Session Details

Join our health science community for a series of free workshops and conversations focused on topics related to equity, diversity and inclusion that deeply impact our work and our practice. The February session will focus on Decolonizing Care in Health Research and will feature Dr. Carolee Dodge Francis and Dr. Jeneile Luebke. 

Dr. Carolee Dodge Francis is a Native American social behavioral researcher and an Endowed Ecology of Human Well-Being Professor at the School of Human Ecology, University of WI, Madison. She strives to intertwine community engagement and research scholarship as a reflection of her cultural understanding within a contemporary context that is focused upon the well-being of Indigenous populations. Dr. Dodge Francis has over 35+ years’ work experience in public health/community wellness, Indigenous evaluation & program development, curriculum adaptation, and qualitative & community-based participatory research within urban and rural Native American communities nation-wide. Dr. Dodge Francis is a published author and is a Principal Investigator with a National Institutes of Health/ National Institute of Diabetes, and Kidney, and Digestive Diseases R25 grant.

Jeneile Luebke PhD, RN is a post-doctoral nurse research associate with the School of Nursing, STREAM program, at the University of Wisconsin-Madison.  She in an enrolled member of Bad River Band of Lake Superior Chippewa Indians. She received her early nursing degrees (LPN and ADN) in Bemidji, Minnesota, and her BS and MS degrees in Nursing from the University of Wisconsin- Madison, and her PhD at the University of Wisconsin-Milwaukee.  Her doctoral dissertation, completed in spring 2020, centers American Indian women’s voices by better understanding the individual lived experiences with intimate partner violence in urban areas of Wisconsin through in-depth qualitative interviews.  Her dissertation data reveals barriers faced when seeking help after experiences of violence, before and during the COVID-19 pandemic.  This data highlights the need for survivor-led and culturally safe interventions to provide survivors with the care and resources that they need and deserve.  Her area of research and expertise include gender-based violence, community health nursing and the utilization and application of postcolonial and indigenous feminist methodologies.  Her current work focuses on the impacts of intimate partner violence, sexual assault, and trafficking on the health and wellbeing of American Indian women and girls.  She is a survivor of intimate partner violence and is passionate about sharing her knowledge and personal experiences to help to support and empower other women to transition to survivorhood.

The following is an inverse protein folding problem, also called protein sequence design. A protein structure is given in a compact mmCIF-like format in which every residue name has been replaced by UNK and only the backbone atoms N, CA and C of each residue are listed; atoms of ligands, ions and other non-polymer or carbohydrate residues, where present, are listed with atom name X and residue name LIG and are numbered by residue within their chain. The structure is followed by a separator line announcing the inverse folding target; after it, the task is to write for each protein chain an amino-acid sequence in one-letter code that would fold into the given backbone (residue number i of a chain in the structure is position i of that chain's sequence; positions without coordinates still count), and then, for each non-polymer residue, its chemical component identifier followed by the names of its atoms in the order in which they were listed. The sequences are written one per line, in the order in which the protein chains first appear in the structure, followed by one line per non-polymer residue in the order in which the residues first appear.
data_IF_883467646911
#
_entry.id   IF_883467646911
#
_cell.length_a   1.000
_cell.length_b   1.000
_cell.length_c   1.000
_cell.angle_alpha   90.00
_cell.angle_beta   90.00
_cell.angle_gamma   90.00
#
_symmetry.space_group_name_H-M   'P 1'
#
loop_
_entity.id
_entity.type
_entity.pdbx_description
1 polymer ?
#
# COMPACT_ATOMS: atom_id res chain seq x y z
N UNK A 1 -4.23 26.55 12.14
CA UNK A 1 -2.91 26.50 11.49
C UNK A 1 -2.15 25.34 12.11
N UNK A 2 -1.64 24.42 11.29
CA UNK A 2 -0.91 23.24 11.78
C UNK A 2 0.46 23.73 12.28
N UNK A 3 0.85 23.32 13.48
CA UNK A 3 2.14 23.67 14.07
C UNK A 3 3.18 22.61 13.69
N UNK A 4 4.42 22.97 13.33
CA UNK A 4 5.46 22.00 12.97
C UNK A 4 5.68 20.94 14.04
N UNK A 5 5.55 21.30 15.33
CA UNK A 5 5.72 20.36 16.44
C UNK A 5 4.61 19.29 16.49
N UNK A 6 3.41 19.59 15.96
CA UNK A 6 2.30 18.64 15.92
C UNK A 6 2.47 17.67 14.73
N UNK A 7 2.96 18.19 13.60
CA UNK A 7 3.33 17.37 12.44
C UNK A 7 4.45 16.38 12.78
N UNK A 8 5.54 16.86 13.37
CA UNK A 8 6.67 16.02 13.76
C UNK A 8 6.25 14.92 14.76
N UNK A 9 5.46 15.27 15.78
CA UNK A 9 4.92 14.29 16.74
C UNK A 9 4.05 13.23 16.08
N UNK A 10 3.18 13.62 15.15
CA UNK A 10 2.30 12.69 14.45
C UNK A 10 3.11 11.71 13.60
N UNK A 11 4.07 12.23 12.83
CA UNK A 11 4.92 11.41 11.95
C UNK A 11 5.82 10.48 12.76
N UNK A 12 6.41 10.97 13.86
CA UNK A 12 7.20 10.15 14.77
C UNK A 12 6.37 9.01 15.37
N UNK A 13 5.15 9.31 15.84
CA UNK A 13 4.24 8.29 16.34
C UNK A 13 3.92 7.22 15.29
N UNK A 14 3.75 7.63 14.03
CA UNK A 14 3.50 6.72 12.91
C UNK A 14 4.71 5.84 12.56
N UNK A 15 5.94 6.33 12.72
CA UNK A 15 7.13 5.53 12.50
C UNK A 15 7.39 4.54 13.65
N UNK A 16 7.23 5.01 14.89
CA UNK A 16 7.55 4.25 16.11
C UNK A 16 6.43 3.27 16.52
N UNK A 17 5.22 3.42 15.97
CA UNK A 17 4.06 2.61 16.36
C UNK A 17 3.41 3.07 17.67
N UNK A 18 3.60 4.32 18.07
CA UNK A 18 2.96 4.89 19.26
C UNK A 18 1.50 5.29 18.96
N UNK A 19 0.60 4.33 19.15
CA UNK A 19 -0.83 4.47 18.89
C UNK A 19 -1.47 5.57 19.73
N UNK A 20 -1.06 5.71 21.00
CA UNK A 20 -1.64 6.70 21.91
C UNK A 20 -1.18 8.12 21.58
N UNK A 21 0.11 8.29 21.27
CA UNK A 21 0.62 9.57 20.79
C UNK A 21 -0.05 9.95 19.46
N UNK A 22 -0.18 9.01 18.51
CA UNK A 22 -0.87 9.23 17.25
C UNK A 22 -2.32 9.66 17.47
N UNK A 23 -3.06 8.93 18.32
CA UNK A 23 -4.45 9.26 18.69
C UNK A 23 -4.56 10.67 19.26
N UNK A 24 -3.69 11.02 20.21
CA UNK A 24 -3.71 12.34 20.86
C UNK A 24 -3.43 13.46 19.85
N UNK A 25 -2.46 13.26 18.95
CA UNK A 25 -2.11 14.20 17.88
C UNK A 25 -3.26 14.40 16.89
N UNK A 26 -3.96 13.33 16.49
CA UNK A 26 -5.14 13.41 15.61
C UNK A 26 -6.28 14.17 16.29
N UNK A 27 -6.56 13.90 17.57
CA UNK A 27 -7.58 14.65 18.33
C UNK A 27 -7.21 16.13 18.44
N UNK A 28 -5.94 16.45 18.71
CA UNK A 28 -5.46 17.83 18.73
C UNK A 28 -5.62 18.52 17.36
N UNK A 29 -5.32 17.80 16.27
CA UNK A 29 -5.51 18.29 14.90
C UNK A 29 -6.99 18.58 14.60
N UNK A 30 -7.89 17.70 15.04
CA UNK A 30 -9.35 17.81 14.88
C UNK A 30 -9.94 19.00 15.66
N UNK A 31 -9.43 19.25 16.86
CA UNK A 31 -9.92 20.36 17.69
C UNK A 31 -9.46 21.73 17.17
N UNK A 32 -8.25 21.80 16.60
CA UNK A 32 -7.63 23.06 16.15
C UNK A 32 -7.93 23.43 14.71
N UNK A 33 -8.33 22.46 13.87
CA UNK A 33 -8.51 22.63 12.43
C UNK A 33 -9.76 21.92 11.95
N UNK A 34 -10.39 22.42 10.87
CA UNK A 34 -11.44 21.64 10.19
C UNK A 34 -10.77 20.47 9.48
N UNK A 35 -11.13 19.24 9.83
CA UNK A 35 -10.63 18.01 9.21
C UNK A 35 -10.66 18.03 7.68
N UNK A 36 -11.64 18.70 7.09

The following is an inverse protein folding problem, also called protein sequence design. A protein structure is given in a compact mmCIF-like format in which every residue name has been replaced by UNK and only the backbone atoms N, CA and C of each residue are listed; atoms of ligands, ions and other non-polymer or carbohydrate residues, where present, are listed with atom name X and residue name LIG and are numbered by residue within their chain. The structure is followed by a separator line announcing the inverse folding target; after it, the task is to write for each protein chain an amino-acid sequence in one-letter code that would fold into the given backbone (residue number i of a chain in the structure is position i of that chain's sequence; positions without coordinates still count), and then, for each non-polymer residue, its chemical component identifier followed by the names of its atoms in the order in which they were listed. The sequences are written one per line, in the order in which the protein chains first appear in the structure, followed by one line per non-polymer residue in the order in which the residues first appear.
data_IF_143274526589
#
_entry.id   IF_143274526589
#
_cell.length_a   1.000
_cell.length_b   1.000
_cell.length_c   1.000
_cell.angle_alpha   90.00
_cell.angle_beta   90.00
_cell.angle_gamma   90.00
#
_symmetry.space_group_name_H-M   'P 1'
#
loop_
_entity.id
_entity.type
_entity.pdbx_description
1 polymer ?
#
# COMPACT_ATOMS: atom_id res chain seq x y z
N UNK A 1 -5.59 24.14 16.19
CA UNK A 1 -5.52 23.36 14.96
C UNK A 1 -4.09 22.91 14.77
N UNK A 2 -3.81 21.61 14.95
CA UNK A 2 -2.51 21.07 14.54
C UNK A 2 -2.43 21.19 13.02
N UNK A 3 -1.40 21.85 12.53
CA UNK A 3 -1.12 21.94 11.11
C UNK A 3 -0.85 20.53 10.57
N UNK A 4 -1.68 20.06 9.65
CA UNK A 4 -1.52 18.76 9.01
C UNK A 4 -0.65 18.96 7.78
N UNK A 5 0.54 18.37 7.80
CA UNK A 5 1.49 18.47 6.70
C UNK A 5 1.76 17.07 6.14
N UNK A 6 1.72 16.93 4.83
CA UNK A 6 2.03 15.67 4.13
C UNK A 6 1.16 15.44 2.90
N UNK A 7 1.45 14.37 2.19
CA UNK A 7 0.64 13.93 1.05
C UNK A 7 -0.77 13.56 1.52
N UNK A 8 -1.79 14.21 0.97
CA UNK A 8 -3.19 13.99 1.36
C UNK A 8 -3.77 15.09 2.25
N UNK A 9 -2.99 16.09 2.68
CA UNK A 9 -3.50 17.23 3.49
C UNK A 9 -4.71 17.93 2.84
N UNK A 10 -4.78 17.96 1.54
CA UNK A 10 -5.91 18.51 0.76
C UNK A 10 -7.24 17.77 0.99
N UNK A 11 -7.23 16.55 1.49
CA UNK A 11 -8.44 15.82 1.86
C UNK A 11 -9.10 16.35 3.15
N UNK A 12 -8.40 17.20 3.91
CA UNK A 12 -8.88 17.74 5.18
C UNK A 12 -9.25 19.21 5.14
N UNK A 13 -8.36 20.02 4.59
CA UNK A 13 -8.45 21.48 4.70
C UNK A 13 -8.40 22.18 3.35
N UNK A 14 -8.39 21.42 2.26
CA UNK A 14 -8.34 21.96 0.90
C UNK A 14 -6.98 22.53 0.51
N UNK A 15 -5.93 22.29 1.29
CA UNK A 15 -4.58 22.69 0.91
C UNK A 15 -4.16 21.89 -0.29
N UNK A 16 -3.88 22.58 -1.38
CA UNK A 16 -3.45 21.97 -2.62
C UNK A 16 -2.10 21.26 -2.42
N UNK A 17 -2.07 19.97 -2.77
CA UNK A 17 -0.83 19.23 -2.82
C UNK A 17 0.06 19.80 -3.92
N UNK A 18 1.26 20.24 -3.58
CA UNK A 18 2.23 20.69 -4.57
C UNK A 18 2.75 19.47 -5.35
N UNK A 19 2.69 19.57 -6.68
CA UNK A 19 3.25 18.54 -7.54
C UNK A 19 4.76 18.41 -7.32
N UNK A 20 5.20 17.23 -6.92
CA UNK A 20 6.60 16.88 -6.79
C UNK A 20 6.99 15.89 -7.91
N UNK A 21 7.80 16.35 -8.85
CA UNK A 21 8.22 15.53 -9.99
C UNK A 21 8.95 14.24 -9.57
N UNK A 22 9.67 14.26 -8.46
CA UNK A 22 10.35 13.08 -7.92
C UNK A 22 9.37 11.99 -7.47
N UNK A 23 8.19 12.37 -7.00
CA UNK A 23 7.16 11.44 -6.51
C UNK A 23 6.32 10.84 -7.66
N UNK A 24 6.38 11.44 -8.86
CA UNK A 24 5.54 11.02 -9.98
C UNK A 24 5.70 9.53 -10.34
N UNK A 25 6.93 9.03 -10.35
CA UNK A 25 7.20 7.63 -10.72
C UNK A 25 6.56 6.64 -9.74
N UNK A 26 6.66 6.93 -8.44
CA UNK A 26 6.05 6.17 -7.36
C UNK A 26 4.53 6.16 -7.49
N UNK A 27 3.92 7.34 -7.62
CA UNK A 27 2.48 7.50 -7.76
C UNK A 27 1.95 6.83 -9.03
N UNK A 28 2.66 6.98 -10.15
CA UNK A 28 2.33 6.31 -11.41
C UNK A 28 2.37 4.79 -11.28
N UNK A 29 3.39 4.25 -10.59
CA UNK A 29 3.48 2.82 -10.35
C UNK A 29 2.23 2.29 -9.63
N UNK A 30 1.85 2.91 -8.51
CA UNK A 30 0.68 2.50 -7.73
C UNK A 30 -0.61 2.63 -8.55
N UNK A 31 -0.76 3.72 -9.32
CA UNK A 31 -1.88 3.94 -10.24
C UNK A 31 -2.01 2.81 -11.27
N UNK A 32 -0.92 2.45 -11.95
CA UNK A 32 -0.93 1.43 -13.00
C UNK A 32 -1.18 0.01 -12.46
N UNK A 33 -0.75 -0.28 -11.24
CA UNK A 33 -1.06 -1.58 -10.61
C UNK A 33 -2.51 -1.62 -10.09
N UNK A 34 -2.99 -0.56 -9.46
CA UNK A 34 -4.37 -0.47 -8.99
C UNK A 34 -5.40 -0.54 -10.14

Session Objectives

As a result of this accredited RSS session, learners as members of the healthcare team will be able to:

  1. Define decolonization in the context of Western research and in the development of collaborative and applicable projects with Indigenous research.
  2. Discuss how critical feminist frameworks are used as analytical lenses to better understand the complexity of the human experience and social inequality as well as promote Indigenous sovereignty by centering the voices of individuals and communities who have historically been silenced.
  3. Identify how decolonizing research methodologies align with an anti-oppressive research agenda through the partnerships and collaboration with tribal communities who are the experts about the needs of their respective communities.  

Additional Information

  1. A code to verify your attendance will be provided at the session. Make sure to bring your smart phone.
  2. Text in your attendance at the session. If you don't have an account/profile you will receive an invitation by text to create one.
  3. Create an account/profile: NetID or guest visitor account.


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Session date: 
02/18/2021 - 12:00pm to 1:00pm CST
LIVE Webinar (via Zoom)
United States
  • 1.00 AAPA Category 1 CME
  • 1.00 ACPE Contact Hours - Pharmacist
  • 1.00 AMA PRA Category 1 Credit
  • 1.00 ANCC Contact Hours
  • 1.00 APA CE Credits
  • 1.00 ACE Credits
  • 1.00 University of Wisconsin–Madison Continuing Education Hours

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